Glasgow Necropolis was described as a “unique representation of Victorian Glasgow.”
Monuments and statues within the cemetery
This vast cemetery, now one of the city’s favourite visitor attractions, sits on a hill overlooking Glasgow Cathedral.
It’s the site where in the 6th century St Mungo built his first wooden church and baptised his Christian converts in the Molendinar Burn.
Built when Glasgow was the second city of the empire, it reflects the feeling of confidence, wealth and security of the time.
Glasgow Necropolis: its history
Although the first burial was in 1832 the Necropolis’s story begins much earlier.
It was in 1650, the year of Oliver Cromwell’s victory over the Scots at the Battle of Dunbar, that the Merchants House of Glasgow, founded 45 years earlier, bought part of the estate of Easter and Wester Craigs from Sir Ludovick Stewart of Minto.
It paid the princely sum of 23,250 Scottish merks (£1,300 sterling).
Merchants House of Glasgow
The Merchants House, today still a vibrant charitable organisation, with imposing offices in the city centre, was founded to protect the interest of the city’s merchants while providing assistance for their members and their families when times were hard.
Until 1833, it worked closely with what was then Glasgow Town Council
Sections of the newly acquired land were used to quarry rock; other areas which overlooked the cathedral were planted with fir trees and became known as Fir Park.
The rocky section of the estate has opened an, as yet, unresolved debate over the origins of the name Glasgow. Traditionalists may argue Glasgow is the “dear green place” while some scholars have suggested a different meaning.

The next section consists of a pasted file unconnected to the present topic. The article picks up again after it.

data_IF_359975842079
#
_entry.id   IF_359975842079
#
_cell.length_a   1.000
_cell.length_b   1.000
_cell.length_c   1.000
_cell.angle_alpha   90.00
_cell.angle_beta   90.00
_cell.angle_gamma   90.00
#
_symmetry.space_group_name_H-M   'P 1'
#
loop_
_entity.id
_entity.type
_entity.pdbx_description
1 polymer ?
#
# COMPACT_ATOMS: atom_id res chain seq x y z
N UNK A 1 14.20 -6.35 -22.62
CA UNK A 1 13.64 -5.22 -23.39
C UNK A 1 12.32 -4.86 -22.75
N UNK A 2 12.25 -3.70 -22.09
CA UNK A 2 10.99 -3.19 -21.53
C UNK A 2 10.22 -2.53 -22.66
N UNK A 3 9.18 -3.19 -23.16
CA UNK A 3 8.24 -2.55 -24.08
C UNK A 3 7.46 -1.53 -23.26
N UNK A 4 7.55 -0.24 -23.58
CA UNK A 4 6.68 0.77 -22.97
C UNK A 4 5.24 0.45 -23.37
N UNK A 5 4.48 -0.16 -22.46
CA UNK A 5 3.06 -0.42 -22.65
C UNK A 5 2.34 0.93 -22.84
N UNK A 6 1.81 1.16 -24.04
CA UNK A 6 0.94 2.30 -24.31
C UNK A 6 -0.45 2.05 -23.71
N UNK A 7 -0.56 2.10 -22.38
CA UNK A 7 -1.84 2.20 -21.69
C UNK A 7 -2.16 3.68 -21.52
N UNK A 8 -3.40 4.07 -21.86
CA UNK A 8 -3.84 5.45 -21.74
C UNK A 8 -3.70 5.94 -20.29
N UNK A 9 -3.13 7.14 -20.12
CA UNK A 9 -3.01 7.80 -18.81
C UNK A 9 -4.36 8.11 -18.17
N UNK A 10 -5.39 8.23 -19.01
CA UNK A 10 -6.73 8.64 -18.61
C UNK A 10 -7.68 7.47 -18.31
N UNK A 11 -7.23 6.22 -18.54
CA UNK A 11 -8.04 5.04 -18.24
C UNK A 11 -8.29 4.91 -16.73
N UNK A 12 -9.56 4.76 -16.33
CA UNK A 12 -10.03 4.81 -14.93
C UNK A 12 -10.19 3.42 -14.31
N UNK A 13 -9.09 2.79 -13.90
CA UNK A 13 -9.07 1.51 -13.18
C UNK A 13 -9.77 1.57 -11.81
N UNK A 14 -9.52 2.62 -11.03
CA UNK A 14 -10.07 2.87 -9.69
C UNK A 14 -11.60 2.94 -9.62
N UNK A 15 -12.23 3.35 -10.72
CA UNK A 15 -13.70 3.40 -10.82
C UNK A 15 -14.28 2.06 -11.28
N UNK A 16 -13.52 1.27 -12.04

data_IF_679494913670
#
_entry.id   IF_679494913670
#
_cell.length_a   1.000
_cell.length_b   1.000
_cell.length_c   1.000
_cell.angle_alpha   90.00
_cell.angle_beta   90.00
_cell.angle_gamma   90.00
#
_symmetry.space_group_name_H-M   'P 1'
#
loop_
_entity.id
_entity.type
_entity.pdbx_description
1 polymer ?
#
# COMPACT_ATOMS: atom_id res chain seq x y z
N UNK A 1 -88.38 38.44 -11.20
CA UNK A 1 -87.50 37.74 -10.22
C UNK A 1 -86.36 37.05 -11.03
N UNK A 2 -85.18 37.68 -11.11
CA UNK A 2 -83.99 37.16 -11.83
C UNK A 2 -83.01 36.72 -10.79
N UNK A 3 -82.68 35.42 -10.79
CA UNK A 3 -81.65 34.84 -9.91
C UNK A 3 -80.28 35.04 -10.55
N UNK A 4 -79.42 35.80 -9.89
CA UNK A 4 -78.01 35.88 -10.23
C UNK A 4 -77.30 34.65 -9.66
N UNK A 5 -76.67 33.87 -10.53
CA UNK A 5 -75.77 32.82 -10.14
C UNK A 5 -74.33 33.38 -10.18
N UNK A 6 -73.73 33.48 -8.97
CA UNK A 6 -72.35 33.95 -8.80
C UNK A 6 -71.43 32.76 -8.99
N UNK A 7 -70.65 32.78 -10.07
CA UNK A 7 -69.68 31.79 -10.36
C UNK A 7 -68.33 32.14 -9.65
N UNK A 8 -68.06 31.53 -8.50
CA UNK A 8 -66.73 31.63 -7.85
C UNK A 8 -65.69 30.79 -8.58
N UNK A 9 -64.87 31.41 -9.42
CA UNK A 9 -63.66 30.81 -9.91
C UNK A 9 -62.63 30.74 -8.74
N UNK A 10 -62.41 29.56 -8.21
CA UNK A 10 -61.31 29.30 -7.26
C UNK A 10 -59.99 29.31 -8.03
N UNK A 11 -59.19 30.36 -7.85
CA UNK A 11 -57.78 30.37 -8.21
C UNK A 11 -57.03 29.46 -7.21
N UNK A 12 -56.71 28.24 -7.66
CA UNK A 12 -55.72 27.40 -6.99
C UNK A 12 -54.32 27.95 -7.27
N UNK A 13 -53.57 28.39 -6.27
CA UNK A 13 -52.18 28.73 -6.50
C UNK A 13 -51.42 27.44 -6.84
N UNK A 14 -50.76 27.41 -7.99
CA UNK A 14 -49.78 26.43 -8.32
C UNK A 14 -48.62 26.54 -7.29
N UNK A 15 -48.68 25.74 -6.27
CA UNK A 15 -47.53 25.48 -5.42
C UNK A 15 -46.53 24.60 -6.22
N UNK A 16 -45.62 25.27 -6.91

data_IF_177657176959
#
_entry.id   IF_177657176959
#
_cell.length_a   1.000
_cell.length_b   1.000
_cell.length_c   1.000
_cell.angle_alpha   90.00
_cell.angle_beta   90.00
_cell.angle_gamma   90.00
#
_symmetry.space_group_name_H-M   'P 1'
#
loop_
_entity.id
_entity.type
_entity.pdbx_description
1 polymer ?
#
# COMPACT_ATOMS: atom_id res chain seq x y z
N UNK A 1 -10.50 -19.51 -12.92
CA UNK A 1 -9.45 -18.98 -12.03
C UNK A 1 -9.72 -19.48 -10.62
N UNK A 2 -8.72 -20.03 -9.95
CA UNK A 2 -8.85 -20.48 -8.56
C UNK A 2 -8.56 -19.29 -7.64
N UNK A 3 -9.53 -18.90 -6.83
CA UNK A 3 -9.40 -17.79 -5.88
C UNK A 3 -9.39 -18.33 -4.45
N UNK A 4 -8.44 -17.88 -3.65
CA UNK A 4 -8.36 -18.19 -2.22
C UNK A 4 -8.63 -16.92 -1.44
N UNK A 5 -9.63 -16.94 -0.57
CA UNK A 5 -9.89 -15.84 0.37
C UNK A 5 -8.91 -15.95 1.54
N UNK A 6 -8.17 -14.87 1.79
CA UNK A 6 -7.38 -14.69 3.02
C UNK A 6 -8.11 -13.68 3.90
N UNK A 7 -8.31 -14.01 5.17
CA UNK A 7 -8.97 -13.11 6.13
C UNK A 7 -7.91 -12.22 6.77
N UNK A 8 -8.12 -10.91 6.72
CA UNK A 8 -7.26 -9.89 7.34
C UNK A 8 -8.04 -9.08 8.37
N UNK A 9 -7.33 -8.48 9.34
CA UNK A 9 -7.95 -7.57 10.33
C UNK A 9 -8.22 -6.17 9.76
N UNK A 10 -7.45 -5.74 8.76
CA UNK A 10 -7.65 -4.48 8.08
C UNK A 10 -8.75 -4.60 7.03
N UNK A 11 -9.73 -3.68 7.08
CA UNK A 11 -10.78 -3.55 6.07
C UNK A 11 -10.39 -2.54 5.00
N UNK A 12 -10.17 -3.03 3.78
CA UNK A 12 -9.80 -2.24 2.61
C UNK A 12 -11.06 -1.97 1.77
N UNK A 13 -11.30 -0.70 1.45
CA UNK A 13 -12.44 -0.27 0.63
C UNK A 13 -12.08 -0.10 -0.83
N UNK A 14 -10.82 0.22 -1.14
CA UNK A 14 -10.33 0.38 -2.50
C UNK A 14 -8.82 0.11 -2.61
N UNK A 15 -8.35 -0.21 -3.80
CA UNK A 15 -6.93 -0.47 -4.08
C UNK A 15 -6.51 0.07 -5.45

The British Geological Survey offers a technical explanation, “The Necropolis sits on a hill formed by a resistant microgabbro sill dated at 273 million years old. An early name for that hill was ‘the Grey Rock after the dull color of the crags.
Consequently, one interpretation of the name ‘Glasgow’ is the ‘place of the grey rock’ suggesting the city was named after this prominent geological feature.”
Glasgow, at that time, was a city starkly divided between those who had and those who had not; a city which although enjoying the fruits of the Industrial Revolution was weighed down by growing social problems.
As the population almost tripled in size between 1800 and 1830, overcrowding brought disease and a rising death rate. In November 1832, for example, 3,000 people died of cholera.
By 1841 the city had the highest death rate in Scotland.
J. C. Symons, a London lawyer visiting the city in 1839 said “I have seen human degradation in some of its worst phases, both in England and abroad, but I can advisedly say that I did not believe until I visited the wynds of Glasgow that so large an amount of filth, crime, misery and disease existed on one spot in any civilized country…”
In contrast, James Johnson, also from London heaped praise on many of the city’s finest buildings describing them as “well deserving of the traveler’s attention.”
Change, including its burial provision, came slowly as the city tried to throw off its unsavory image prompting social historians to argue that the Necropolis cannot be viewed in isolation.
It was one step, along with clean water, gas lighting and other measures, on Glasgow’s journey of improvement.
Glasgow Necropolis: John Knox
In 1825, before the opening of the cemetery, a statue of John Knox, standing on a sandstone Doric column (58 feet), was erected at the highest point of Fir Park and gazes sternly out over the cathedral, the only medieval cathedral to have survived the Reformation almost intact.
One inscription on the base reads “the Reformation produced a revolution in the sentiment of mankind the greatest as well as the most beneficial that has happened since the publication of Christianity.”
He said, “The interest shown in this ceremonial was of no ordinary nature; the streets through which the procession passed were so crowded that it was with Pedigree difficulty that subscribers could move along… Every window was filled with spectators… The scene was truly magnificent…”